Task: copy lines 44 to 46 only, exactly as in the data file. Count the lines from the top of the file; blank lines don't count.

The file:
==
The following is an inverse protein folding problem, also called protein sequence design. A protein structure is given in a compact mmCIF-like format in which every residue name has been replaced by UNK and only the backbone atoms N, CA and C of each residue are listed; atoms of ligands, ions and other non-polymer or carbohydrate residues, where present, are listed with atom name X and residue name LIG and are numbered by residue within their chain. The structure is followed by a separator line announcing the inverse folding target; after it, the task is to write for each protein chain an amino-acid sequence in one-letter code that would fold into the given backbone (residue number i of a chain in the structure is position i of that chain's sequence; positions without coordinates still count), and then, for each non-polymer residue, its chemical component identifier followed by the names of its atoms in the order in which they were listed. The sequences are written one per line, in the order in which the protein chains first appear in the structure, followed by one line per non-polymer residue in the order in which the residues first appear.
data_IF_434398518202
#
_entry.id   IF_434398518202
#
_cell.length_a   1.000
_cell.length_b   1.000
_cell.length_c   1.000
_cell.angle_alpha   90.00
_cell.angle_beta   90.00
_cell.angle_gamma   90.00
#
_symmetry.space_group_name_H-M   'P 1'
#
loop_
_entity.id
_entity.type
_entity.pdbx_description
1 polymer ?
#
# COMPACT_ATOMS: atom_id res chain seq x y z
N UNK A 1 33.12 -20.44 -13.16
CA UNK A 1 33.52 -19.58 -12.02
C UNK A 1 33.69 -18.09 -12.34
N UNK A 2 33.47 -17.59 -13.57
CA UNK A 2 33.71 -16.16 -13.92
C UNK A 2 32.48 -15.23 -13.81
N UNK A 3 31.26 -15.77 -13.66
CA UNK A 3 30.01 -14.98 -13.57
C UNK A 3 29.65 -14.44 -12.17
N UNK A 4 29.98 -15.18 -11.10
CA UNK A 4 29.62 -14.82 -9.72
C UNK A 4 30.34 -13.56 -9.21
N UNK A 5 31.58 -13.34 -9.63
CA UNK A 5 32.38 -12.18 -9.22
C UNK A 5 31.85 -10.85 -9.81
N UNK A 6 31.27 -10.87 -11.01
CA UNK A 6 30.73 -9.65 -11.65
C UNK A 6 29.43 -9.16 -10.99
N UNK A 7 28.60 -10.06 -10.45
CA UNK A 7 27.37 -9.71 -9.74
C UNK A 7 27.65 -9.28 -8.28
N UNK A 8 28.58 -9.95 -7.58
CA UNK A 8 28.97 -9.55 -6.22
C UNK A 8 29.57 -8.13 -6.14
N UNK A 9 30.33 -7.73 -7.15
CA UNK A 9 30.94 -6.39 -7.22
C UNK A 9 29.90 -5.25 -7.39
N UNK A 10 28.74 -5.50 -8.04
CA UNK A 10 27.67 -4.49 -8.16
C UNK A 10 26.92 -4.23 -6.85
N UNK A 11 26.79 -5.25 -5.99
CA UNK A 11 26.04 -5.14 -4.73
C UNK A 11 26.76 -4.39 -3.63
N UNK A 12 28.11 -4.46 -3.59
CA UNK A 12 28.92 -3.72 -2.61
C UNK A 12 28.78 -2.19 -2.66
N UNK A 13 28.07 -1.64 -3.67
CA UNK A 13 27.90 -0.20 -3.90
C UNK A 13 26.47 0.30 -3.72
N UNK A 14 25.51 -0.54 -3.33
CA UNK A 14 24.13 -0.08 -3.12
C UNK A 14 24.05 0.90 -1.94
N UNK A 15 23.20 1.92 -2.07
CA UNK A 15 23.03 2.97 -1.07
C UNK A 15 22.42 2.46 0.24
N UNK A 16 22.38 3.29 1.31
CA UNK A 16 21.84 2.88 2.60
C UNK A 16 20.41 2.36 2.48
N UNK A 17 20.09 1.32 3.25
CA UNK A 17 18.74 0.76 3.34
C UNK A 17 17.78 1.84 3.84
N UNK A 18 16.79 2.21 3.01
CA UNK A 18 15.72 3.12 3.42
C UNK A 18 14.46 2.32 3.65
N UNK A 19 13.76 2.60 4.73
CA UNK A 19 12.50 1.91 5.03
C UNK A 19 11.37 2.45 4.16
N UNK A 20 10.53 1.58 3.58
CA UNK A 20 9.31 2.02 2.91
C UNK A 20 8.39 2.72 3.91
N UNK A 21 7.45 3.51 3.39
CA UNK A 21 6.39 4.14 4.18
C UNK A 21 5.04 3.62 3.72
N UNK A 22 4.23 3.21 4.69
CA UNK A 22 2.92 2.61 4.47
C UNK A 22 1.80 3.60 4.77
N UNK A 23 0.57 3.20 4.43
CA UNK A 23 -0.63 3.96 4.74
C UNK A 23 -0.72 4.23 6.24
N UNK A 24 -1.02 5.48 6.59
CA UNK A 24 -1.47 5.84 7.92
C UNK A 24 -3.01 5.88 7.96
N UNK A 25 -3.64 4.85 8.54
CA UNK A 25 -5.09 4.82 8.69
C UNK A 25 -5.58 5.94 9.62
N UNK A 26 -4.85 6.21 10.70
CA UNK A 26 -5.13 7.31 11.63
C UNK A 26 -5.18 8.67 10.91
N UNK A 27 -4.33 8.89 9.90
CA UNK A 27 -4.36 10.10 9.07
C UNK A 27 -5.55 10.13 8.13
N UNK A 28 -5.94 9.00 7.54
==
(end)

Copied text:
CA UNK A 8 28.97 -9.55 -6.22
C UNK A 8 29.57 -8.13 -6.14
N UNK A 9 30.33 -7.73 -7.15